public Func<t, object> ItemText { get; set; }
                public IDictionary<string, string> HtmlAttributes { get; set; }
        private static IDictionary<string, string> ToPropertyList(this object obj)
            return obj == null ? null
                : obj.GetType().GetProperties().ToDictionary(p => p.Name, p => p.GetValue(obj, null).ToString());

Note that, to use this, you need to add <%@ Import Namespace="StevenSanderson.Mvc.HtmlHelpers" %> to the top of your view page (probably changing the namespace to something more suitable for your project), or add the namespace to your web.config in the system.web/pages/namespaces node.

10 Responses to (Server controls vs. Inline code) = (What vs. How)

  1. Matt

    Seems like this would fit well in the MVCContrib project. Are usercontrols/servercontrols the closet thing we have to the notion of Tag Libraries?

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  3. Steve

    Matt, I’m not really sure what you mean by a Tag Library – I think that’s a term from the JSP world (of which I know nothing).

    With ASP.NET MVC, you have a range of different methods to reuse UI code:

    [1] HTML helper methods, which are C# functions that return strings. These just provide a simpler syntax for getting a ready-made block of HTML markup, usually for single tags. The Html.Table example I provided above fits into this group.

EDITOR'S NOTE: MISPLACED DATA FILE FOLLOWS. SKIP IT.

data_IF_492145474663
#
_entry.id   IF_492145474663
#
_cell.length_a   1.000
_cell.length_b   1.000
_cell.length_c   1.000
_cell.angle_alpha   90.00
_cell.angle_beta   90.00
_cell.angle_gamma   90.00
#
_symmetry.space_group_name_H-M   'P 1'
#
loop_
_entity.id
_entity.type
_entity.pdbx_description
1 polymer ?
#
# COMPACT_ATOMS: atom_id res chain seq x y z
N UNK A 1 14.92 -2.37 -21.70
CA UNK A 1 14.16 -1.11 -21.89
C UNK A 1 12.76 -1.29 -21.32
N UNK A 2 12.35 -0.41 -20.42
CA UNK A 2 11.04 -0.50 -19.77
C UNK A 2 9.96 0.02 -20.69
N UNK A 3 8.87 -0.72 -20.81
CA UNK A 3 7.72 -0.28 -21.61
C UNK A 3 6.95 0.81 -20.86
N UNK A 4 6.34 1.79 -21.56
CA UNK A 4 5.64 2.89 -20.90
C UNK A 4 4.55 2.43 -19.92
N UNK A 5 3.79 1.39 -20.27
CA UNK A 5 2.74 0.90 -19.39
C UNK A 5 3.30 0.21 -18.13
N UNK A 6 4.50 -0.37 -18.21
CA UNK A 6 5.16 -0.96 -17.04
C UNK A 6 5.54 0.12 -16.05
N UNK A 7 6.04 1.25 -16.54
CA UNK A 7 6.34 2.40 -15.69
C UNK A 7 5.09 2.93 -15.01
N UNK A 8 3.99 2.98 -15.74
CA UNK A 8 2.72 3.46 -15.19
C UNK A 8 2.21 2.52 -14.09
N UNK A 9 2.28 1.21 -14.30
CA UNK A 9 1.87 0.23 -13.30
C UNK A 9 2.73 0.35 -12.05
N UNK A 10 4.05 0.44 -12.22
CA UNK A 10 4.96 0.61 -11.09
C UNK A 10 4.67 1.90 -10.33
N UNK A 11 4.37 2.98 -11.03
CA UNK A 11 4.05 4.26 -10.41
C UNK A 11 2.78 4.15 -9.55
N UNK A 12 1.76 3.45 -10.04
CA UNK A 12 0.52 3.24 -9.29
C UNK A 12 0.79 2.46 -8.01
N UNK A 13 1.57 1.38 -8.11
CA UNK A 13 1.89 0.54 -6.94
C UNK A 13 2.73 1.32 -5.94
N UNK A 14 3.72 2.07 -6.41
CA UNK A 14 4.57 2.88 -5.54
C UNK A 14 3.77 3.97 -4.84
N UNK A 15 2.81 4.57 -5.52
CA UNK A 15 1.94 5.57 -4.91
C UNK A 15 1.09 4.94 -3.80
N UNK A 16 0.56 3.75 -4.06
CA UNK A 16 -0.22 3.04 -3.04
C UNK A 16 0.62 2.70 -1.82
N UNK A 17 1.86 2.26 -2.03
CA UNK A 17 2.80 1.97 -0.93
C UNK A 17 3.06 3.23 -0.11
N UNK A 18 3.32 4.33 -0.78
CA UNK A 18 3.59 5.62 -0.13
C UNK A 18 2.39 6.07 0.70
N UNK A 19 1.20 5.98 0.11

[2] MVC View user controls / WebForms server controls, which let you define a reusable block of HTML markup via an ASPX template rather than as pure C# code. They shouldn’t contain any logic except as needed to transform their input into HTML.

    [3] Components, which can contain more meaningful logic (e.g. obtaining data from your domain model), and run their own mini-MVC pipeline, possibly using a view template to render some arbitrary HTML.

    It’s up to you to pick one of these, trading off simplicity and power, according to each piece of reusable UI that you want.

  4. Sruly Taber

    Can you compile and publish this on codeplex it will be very helpful

  5. Steve

    Hi Sruly, I’ve provided the code in full so you should have no problems compiling it yourself in your own project. If you want to add it to a Codeplex project then please feel free to do so!

  6. The problem that I think WebForms solved and MVC.NET hasn’t yet is that of enabling non-programmer humans (i.e. designers) and tools to work with markup. Dropping code in there is not a good thing.

  7. Steve

    Michael – isn’t that what CSS is for? :)

  8. Robert Dean

    Thanks for this great concept.
    I, like many others, have an allergic reaction to tags. Nothing wrong with it, I just get nervous letting our designer near a page that has them:).
    I think that at least conceptually, translating your code into something like this would help developer/designer:

    I’ve been trying to create something like this but I haven’t had much luck.
    What is your opinion of this approach?

  9. Robert Dean

    Oops, guess your site didn’t like my markup. Sorry about that.

  10. Steve

    Hi Robert – might be easier if you email me whatever it was you were suggesting. WordPress doesn’t handle HTML characters well.